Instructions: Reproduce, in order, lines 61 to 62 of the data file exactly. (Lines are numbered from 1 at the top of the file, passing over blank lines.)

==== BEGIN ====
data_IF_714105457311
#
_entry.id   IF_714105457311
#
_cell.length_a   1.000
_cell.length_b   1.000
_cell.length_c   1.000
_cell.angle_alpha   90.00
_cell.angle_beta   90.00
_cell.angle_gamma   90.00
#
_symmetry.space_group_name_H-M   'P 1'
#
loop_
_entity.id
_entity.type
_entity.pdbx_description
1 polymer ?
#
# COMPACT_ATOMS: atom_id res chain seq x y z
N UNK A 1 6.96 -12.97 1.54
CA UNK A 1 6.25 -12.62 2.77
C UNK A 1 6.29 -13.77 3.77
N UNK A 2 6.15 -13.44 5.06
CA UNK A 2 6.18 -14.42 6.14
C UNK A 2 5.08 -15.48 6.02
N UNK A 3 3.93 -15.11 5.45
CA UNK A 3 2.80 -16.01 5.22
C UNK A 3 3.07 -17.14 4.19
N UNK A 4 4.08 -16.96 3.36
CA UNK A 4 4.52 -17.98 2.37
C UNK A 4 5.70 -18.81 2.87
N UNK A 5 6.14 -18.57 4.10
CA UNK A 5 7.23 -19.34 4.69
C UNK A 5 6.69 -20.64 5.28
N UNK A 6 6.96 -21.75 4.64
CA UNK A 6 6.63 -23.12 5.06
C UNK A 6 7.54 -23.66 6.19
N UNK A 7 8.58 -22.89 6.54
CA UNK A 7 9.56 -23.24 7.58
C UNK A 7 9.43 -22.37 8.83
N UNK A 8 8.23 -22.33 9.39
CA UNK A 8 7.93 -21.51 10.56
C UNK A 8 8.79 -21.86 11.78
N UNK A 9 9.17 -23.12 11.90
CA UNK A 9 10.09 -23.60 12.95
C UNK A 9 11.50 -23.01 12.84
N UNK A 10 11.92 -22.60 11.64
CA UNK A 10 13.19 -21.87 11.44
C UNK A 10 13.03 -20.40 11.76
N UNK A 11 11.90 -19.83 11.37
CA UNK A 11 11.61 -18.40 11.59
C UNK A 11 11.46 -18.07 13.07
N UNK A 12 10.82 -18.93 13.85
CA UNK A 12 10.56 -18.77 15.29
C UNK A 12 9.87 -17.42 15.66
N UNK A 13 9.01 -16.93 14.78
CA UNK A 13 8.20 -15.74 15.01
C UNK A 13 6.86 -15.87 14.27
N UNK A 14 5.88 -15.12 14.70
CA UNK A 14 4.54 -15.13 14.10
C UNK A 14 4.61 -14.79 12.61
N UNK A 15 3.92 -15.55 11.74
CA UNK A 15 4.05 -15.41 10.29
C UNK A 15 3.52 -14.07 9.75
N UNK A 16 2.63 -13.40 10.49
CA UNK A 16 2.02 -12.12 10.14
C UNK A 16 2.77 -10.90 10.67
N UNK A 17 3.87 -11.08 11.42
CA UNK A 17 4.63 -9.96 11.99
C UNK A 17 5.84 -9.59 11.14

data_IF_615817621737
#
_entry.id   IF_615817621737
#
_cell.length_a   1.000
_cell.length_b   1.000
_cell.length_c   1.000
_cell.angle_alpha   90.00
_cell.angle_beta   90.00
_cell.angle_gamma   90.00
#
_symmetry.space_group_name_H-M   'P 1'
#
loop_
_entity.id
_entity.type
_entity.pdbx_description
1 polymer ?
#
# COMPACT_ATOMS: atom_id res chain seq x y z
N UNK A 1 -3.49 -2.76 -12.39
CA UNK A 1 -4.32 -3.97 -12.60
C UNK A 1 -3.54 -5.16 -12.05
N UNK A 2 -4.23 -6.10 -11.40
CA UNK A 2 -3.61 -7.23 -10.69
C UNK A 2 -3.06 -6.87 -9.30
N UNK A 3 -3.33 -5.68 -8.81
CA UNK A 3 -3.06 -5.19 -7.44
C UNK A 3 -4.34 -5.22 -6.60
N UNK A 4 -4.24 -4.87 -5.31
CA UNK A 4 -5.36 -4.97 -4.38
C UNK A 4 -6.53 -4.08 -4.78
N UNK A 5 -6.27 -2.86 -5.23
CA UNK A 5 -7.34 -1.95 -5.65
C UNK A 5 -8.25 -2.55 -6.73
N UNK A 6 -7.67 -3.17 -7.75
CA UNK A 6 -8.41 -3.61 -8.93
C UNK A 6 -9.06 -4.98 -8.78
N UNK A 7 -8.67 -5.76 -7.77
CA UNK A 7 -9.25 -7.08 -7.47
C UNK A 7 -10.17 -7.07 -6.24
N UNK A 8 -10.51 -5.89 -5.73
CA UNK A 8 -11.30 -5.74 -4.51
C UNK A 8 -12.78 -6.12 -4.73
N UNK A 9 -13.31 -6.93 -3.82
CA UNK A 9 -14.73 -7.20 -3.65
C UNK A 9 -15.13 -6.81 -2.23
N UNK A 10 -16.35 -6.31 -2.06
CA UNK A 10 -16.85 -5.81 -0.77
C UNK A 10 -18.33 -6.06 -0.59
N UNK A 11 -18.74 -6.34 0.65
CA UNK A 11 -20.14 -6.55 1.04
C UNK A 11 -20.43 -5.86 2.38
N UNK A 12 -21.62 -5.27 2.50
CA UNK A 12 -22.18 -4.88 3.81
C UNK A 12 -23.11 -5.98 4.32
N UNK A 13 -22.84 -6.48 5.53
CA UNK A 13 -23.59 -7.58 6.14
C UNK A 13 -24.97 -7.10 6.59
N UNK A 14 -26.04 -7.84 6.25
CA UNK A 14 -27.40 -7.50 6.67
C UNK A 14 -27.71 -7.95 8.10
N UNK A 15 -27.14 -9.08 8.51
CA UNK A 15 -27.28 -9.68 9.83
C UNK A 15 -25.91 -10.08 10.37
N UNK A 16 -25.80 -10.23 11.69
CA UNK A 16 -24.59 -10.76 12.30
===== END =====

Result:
CA UNK A 14 4.54 -15.13 14.10
C UNK A 14 4.61 -14.79 12.61